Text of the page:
Approved Other Than Applied For Life Insurance

Written by Jason Fisher

approved other than appliedIt’s not incredibly uncommon, when applying for maximum life insurance coverage, to get approved other than applied. This means you applied at one rate, but got something different instead.

It could have been a better rate, but usually it’s the other way around and the policy you applied for comes with a different sticker price.

What are your options now?

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Follow along below for several different scenarios with several options you have at still getting covered without breaking the budget. Some may find that they need a policy with no medical exam required, if you fall into this category, learn more on how you can obtain a million dollar insurance policy or term life insurance with no exam. There are also companies who offer declining term life insurance. Let us help you in your search and help you get the coverage you deserve.

Getting Approved Other Than Applied

It can be a little disappointing getting approved other than applied because it means having to change plans, and let’s face it, nobody likes change. But with life insurance, there are a lot of different ways to to break down a policy, and many ways to accommodate your approval rating so you stick to your budget.

Here are a few different ways you can modify your policy, even after you’ve been approved, in order to protect what you intended in the first place:

  • Change Carriers
  • Change Policy Types
  • Change The Coverage Amount
  • Change The Duration
  • Change Payment Structures

While not all of these will apply to each scenario, keep in mind that each one provides a different benefit, so be understand what you’re giving up before you modify a certain piece of your insurance plan.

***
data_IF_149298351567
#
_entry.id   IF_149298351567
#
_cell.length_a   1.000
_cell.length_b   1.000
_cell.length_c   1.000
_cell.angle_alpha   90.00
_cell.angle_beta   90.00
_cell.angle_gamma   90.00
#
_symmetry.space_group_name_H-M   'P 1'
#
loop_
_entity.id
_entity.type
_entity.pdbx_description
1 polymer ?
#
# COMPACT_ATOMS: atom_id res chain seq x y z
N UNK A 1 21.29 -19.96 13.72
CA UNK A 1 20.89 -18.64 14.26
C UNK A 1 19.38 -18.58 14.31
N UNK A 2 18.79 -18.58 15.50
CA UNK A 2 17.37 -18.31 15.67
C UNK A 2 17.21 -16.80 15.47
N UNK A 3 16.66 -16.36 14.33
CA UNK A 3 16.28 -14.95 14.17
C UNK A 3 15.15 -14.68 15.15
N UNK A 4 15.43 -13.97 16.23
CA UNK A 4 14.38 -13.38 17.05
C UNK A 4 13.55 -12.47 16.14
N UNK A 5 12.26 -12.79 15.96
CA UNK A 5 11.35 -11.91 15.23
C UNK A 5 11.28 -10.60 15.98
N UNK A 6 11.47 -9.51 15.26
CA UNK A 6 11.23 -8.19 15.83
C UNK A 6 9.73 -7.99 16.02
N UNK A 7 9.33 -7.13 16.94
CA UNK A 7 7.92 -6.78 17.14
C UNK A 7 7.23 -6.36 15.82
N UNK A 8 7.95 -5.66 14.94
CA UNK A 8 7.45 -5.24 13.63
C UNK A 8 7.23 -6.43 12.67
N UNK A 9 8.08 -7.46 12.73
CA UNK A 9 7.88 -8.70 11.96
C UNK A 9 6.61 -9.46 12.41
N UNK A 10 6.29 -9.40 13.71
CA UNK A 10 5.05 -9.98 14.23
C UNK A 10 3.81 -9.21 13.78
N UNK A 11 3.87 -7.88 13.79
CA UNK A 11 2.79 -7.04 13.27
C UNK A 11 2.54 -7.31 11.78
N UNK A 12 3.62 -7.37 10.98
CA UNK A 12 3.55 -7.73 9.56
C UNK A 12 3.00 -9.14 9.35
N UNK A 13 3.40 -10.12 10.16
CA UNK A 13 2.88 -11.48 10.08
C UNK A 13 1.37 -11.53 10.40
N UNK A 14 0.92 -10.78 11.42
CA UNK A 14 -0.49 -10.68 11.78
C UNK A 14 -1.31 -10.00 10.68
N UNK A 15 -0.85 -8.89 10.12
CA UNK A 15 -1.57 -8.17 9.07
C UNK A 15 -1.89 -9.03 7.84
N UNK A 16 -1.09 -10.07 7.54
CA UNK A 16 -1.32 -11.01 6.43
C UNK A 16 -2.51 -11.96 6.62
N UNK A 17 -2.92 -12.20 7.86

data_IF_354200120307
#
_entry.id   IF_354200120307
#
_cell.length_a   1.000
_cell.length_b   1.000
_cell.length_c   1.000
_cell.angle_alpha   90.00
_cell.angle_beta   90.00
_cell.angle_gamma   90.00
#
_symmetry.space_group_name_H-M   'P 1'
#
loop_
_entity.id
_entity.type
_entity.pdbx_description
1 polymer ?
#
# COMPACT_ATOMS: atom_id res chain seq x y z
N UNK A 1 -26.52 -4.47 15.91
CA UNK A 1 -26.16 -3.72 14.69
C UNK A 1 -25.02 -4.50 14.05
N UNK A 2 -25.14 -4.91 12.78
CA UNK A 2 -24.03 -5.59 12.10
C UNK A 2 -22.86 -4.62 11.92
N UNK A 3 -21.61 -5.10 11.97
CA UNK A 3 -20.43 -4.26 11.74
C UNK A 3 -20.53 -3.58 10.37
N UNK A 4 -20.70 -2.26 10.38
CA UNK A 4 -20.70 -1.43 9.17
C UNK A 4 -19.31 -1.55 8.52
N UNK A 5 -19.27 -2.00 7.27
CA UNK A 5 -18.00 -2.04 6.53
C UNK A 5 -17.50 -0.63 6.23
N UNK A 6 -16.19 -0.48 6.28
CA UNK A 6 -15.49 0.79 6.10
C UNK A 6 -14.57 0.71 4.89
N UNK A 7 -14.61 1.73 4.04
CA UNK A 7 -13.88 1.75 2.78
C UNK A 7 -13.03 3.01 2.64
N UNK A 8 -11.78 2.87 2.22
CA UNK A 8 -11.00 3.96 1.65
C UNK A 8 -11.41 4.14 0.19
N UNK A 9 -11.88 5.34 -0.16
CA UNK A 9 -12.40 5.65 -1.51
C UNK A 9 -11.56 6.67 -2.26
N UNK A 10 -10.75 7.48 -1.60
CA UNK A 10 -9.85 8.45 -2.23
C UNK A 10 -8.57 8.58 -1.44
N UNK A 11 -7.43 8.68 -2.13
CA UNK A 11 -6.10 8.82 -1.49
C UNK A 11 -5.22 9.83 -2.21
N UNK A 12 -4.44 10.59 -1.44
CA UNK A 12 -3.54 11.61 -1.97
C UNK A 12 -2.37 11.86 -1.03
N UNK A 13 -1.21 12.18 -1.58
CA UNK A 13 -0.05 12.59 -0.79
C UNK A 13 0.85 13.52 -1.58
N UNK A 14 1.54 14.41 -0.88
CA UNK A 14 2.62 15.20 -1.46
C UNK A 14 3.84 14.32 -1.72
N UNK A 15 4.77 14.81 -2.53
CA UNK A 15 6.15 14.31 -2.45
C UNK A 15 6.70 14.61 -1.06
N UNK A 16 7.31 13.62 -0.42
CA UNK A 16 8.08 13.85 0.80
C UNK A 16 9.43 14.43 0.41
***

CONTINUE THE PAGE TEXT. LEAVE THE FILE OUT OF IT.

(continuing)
Changing Carriers

Sometimes it’s not you, it’s the carrier. Sound like an old dating denial? Well this one has some merit, because not all carriers accept the same people for the same things. While company A might be happy to insure someone who smokes just a few cigars a year with a non-smoker rate, another might scoff at the idea.

Simply swapping out one carrier for another could help. Just make sure the agent you’re working with (which better be an independent agent or you’ll be shopping for a new agent, as well) understand exactly why you were rated down, and this will aid him in finding the most appropriate carrier so you get what you want the next time around.

Changing Policy Types

Perhaps you applied for a more permanent policy, like a universal life insurance or whole life insurance plan, but you weren’t accepted at the rate you thought you would be. If this is the case, and you still require the same amount of death benefit, switching to a term policy for now might allow you to keep your coverage for a shorter duration at a better price.

Change The Coverage Amount

Maybe you applied for $500,000 in death benefit, yet the new rating puts it out of budget for you. Scaling back to a lower amount may be beneficial, but it may also be counterproductive. Consider:

  1. How much coverage you need to really protect yourself properly
  2. Price bands/breaks might actually make a smaller amount more expensive

Change the Duration

Probably one of the easier things to do is modify the duration. Let’s say you started with a 30-year term. Dropping the duration down to 20 or 25 years may be enough to get you back in the ballpark of where you started when you applied.

This works especially well if there’s an improvement that can be made to lower your rates. For example, loss of weight, which will lower your BMI while looking for life insurance coverage, to earn an extra discounted premium, a change in health for the better which could bump you up a table rating or two, or you have the possibility of quitting smoking or other activities which boost premiums automatically.

Change Payment Structures

This one may not take a huge chunk off the bill, but if none of the above work, you might try to pay annually. This tends to lend you an extra 5-7% discount from the monthly or quarterly fees, making it just a tad more affordable.

Some carriers even allow you to pay with credit cards, so if your credit card company gives you cash back or points, you can double this on top of the annual premium payment discount.

There are many different ways to modify your arrangement with the carrier to lower your policy premiums back to where you had originally planned, but if you’re declined altogether, you may need to completely rethink or rebudget to get to where you want to be.

If you have questions or have been approved other than applied by another carrier already, we’ll be glad to help you make adjustments or find a new plan.

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